Yes, it's been over a year now. But it hasn't ended. It's difficult to move forward when this is now your life. We live this life never wanted, never expected, but one that was forced upon us by an individual who was careless. You know, this person is a nurse? This nurse, this bar owner, gets out of her vehicle laughing with her friend and never checks on my husband. How does that happen? If a person is in their right mind wouldn't you rush over? If you know you had just caused an innocent crash wouldn't you do all you could to help the person who you just injured? Especially being a nurse of all things? She never even picked up her cell phone to call 911. 

This Post Concussive Syndrome could last years. It could last a lifetime. This is what happens when irresponsible people get behind the wheel of a vehicle. My husband's life, my life, our entire family. To try and live a normal life, doing all the things we did before this crash, caring for our aging parents, helping with our grands, all of these activities of just a normal life is so extreme now. As it takes everything out of him it adds more stress to me. A circle that continues with such unknown. I have no idea where this Post Concussive Syndrome will take my husband. I can only pray for continued healing. Every day I wake up and hope to God that today is the day!

My husband loves to farm. He hasn't been able to do much of that. We planned a vacation to travel to New Mexico to spend time with my friend. It was suppose to be a trip that I have anticipated for a few years now. It just couldn't happen. My husband just wasn't up to traveling across country. This entire year has been altered because of one person who made a choice to place others in harms way when she decided to drive irresponsibility.

There are times I look at my husband and wonder where he is. What's he thinking? This protective and loving husband of mine gets this lost look in his eyes. This strong man, this husband of mine who has always cared for me and everything in our lives just isn't the same. How does a wife share all that with her husband? You can't. I can't. He already feels terrible that he can't remember as he once did before the crash. Often he doesn't feel like doing much. Work takes just about everything out of him.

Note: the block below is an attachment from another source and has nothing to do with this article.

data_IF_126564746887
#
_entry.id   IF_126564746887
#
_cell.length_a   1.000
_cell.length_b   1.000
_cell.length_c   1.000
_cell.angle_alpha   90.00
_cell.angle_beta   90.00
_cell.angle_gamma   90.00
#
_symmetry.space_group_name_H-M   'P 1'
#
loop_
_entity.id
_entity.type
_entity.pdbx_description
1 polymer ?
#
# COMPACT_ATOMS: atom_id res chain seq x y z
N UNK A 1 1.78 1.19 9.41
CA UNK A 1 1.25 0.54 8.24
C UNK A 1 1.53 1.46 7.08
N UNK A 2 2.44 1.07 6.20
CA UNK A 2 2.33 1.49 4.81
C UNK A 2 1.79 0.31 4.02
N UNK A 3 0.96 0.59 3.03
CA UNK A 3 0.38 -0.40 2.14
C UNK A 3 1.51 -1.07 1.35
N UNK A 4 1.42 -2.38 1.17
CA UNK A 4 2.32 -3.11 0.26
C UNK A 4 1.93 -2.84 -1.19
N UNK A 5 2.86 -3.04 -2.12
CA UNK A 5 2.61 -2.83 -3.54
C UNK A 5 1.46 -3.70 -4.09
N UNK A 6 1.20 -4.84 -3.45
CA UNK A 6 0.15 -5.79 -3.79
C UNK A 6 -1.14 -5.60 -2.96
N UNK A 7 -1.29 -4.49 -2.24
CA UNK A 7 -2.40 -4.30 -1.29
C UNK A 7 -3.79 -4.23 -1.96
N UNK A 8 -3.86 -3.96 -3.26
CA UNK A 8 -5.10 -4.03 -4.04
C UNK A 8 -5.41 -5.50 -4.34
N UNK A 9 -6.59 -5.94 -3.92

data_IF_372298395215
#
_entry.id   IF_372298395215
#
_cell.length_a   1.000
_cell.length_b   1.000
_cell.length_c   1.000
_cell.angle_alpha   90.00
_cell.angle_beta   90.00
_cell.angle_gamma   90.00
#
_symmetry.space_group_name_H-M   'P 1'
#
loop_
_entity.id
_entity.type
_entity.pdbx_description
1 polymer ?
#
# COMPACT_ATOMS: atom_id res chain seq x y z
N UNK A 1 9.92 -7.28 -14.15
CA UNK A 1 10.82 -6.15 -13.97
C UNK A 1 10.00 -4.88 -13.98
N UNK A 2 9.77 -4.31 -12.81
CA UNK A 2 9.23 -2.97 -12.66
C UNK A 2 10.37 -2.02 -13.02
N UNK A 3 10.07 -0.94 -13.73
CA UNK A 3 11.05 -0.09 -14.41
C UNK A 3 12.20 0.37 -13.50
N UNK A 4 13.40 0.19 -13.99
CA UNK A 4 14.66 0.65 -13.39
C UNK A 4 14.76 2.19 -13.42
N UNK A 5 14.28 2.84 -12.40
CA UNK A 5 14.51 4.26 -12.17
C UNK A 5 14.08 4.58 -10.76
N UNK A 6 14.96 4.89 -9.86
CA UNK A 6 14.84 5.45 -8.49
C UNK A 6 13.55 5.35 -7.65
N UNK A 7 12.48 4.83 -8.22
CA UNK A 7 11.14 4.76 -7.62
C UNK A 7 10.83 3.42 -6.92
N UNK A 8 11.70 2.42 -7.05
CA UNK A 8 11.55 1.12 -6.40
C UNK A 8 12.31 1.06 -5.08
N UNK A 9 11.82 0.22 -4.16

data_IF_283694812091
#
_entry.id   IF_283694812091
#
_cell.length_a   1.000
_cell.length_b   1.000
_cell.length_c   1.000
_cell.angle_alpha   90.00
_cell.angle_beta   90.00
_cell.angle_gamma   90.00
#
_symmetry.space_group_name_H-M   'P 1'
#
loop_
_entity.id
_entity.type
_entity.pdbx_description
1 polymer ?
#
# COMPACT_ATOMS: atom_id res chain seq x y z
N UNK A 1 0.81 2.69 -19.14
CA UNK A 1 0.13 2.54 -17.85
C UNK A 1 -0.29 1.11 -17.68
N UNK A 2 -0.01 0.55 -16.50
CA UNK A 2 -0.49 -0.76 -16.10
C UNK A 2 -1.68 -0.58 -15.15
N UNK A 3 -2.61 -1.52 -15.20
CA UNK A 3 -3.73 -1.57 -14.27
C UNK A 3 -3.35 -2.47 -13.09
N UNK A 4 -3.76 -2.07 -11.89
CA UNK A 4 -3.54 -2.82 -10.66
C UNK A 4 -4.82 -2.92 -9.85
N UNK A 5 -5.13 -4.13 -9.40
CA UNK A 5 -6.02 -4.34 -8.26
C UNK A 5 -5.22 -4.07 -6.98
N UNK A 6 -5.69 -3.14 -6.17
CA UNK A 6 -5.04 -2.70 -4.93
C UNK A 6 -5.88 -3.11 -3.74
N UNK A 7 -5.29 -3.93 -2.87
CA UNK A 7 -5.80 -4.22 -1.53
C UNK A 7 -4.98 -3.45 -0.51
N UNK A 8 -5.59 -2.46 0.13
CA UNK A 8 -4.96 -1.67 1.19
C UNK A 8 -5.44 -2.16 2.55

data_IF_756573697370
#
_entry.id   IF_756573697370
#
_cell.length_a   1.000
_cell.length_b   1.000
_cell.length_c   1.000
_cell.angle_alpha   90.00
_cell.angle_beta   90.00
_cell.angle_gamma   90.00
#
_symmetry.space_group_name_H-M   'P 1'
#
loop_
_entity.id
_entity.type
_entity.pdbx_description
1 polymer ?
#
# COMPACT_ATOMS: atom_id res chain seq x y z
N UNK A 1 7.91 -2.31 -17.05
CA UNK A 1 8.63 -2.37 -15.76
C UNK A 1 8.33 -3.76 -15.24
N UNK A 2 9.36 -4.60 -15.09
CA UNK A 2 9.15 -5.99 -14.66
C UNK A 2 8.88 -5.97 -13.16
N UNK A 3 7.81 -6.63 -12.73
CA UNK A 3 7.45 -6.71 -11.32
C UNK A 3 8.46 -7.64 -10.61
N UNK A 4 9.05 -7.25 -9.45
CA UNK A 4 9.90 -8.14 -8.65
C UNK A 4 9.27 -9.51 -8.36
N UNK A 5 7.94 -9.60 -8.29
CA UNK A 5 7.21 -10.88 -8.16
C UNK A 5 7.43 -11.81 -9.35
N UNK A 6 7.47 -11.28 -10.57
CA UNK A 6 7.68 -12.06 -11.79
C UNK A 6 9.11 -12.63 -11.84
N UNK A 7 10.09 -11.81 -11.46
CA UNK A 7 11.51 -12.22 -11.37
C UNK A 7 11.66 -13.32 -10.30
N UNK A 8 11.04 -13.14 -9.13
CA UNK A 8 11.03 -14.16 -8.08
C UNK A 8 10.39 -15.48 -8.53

He's a mail carrier. He loves his job. He's always traveled. Now he loves being at home. He's won safety driving awards. When he is on the road safety is his first priority. Not only his safety, but the safety of others. In his dangerous line of work he has witnessed many crashes, many deaths. He has seen drivers on fire in their trucks. So, imagine you have been in a crash, you're upside down and you feel gasoline pouring all over you. She crashed into him so powerfully that nothing underneath the truck was left. She crushed his gas tank. That fear hasn't left him. 

What does a wife do? She does all she can to see that the woman who caused this with one choice to drive irresponsibly is held accountable for her actions. A wife speaks to attorneys, prosecutors, officers, the court, she makes appointments as she finds specialists. She helps her husband in ways like never before. She's a prayer warrior. A fighter for justice.

A wife too lives with every emotion. This woman, is she sorry? Sorry for being caught? Sorry the public will find out? Sorry about her reputation? Is she sorry for her actions, choices, and now dragging a family through six more months as we wait for a jury trial to begin? Without action saying I'm sorry is just empty words. Being sorry for your actions means taking accountability for your choices. It isn't placing blame on others and it certainly isn't making excuses. It's standing up, saying, I did this. I am ready to accept the responsibility for my choices and how they left a family living a new and unexpected life. 

As I sat in court last month listening to her attorney question the police officers there to testify, he questioned whether or not she was even driving. Was her passenger Audrey driving? Maybe it was Mr. Prater's fault. Were his lights working? The officers testified that she was angry that she couldn't drive her car home. Her car was totaled!! She told them that my husband crashed into her?! How does that work when she crashed into him from behind? She wasn't in court this day to hear her attorney question the police officers. He tried to make them look incompetent, but the woman, the driver who is trying to get back her driver's license didn't even show up for court to be questioned about what happened and the truth of the crash. Her attorneys may tell her that's wise. but most people would see that as cowardly. If there is nothing to hide, if you did nothing wrong, why not be present in every court date, speaking on your own behalf?